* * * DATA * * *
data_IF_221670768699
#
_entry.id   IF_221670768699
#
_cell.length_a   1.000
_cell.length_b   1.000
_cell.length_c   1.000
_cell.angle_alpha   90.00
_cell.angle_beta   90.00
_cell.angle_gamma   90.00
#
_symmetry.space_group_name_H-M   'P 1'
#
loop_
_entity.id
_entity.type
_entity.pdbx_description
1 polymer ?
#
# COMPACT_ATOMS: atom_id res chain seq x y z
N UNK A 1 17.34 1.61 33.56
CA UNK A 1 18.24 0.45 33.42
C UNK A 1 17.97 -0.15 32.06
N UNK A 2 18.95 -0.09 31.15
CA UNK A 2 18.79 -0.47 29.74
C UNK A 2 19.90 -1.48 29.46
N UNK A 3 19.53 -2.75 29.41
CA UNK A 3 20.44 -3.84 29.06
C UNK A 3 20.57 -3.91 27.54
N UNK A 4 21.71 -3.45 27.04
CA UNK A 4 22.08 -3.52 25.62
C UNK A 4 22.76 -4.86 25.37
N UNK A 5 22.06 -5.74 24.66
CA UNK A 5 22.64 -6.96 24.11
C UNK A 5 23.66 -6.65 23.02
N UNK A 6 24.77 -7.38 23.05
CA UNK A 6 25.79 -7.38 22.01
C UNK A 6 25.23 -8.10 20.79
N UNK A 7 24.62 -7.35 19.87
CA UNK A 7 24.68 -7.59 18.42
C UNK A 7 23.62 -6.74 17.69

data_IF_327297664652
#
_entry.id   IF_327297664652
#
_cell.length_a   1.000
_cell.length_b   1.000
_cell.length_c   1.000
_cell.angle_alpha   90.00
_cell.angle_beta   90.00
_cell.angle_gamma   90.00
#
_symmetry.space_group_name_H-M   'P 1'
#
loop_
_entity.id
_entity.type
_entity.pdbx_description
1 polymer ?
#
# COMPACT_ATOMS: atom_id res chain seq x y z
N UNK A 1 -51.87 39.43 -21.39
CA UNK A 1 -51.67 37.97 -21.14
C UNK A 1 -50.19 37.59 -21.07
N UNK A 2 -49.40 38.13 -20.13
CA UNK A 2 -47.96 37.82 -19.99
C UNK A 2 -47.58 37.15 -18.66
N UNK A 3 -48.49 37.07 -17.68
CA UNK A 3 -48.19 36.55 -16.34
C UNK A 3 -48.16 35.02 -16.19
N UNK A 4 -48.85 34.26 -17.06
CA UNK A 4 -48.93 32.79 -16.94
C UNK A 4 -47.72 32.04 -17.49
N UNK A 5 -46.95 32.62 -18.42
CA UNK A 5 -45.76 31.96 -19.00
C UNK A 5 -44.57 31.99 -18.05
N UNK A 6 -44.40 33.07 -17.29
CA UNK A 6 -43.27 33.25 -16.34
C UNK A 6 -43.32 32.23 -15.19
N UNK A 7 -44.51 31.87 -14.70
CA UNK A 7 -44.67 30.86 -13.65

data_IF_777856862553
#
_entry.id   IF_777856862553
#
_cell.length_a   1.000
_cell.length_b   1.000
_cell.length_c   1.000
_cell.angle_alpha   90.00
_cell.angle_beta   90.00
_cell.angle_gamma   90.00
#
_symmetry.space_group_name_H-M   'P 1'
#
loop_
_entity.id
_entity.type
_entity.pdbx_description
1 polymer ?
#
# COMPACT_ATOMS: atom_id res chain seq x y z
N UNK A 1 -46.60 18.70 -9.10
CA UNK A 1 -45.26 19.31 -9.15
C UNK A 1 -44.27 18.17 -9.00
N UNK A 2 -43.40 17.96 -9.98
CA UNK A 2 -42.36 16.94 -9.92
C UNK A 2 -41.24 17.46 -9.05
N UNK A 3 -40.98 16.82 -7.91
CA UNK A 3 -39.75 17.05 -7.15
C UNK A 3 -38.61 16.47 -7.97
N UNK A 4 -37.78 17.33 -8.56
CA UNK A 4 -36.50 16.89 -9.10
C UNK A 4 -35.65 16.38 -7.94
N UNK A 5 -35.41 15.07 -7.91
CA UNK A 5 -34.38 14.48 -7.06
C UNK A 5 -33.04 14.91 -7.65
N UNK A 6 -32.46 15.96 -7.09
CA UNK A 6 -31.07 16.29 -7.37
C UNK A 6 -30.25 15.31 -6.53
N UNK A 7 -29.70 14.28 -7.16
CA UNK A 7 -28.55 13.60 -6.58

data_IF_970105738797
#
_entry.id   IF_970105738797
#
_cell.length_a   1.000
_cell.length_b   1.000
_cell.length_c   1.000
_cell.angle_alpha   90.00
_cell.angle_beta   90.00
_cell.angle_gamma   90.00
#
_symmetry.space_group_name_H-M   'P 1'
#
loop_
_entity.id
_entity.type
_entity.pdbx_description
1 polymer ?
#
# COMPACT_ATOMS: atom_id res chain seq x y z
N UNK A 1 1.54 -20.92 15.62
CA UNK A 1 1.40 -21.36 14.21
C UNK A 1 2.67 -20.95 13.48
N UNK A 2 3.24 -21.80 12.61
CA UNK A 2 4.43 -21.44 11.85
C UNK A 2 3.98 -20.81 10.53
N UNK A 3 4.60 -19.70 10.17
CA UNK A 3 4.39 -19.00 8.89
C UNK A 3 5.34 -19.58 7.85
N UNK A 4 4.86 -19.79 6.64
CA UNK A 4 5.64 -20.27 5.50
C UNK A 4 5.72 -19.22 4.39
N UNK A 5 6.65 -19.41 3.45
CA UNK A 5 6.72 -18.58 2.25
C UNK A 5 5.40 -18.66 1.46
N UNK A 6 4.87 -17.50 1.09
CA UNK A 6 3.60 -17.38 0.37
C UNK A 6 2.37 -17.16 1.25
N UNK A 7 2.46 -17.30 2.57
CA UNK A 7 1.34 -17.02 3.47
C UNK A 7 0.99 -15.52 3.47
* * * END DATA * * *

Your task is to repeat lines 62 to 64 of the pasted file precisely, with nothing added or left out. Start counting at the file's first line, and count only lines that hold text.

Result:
N UNK A 1 -51.87 39.43 -21.39
CA UNK A 1 -51.67 37.97 -21.14
C UNK A 1 -50.19 37.59 -21.07